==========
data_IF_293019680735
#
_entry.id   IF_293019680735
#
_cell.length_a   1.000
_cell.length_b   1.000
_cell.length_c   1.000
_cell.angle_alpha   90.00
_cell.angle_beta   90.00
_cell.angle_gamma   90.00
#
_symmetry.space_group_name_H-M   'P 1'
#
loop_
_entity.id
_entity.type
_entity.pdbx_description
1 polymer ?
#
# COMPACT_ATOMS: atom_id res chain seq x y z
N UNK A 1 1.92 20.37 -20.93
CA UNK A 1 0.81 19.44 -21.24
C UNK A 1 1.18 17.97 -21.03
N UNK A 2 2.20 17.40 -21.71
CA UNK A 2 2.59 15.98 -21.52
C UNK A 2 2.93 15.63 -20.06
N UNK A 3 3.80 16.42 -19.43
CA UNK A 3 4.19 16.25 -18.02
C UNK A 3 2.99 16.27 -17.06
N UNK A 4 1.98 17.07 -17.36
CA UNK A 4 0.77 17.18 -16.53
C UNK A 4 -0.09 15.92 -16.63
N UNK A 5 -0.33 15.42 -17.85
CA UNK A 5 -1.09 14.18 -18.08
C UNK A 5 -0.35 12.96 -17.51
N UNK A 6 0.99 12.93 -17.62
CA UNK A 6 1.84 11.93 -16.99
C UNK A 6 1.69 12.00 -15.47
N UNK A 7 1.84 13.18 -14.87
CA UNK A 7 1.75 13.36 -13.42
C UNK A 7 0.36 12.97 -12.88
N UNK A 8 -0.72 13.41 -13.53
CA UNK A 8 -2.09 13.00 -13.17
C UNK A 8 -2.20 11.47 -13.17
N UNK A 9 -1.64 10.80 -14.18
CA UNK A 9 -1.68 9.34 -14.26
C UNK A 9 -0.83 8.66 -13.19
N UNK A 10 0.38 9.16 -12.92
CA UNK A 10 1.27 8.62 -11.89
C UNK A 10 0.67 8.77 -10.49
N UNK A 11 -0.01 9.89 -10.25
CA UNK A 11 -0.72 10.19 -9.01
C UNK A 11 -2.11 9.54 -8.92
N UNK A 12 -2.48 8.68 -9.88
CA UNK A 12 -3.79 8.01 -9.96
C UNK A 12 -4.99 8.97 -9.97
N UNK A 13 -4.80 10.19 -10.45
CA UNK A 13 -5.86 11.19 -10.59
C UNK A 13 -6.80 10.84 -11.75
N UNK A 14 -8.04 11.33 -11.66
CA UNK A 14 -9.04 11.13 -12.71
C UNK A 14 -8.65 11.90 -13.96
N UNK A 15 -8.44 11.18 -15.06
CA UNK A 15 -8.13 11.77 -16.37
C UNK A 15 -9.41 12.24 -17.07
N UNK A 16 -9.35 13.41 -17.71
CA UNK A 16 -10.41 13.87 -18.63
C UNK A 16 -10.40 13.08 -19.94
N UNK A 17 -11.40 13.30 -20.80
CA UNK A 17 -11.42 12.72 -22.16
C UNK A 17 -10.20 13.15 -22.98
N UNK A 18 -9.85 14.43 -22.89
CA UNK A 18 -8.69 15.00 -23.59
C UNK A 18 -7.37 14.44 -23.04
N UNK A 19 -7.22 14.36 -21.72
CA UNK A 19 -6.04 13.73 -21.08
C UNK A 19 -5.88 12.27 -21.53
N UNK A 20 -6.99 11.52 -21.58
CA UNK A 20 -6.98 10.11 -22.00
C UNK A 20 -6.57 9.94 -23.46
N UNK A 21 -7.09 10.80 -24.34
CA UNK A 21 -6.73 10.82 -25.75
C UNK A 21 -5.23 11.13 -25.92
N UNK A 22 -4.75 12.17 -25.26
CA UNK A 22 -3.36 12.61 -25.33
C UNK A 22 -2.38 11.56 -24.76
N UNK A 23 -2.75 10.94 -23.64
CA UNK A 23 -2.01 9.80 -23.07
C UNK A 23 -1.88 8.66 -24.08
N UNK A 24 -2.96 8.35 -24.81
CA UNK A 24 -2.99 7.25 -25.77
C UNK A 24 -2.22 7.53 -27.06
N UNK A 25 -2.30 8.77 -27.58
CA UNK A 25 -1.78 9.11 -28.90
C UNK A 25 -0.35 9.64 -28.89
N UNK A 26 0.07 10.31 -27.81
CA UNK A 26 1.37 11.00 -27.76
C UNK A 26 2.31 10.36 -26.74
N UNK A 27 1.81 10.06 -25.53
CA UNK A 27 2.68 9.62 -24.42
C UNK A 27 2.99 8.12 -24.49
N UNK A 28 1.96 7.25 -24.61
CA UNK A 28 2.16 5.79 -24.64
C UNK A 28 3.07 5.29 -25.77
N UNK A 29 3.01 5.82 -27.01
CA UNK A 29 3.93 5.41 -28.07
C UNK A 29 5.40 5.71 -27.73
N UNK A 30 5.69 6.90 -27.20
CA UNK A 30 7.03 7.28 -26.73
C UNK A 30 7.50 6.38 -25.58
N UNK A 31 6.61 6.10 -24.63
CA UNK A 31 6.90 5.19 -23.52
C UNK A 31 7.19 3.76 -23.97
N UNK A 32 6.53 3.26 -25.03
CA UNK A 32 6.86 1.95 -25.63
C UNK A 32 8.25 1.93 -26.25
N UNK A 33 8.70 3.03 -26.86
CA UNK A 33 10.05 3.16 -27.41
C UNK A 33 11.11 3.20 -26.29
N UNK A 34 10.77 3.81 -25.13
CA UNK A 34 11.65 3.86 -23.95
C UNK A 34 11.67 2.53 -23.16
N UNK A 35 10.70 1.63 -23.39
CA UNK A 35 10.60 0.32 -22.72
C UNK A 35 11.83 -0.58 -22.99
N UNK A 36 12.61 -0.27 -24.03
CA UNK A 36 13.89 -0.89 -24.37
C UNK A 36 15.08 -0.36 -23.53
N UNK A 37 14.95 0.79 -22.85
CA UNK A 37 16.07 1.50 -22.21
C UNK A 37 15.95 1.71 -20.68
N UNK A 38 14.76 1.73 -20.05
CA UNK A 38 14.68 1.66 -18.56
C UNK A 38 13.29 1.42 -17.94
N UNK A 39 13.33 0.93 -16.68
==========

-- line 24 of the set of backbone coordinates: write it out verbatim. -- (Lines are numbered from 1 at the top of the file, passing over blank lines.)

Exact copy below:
N UNK A 2 2.20 17.40 -21.71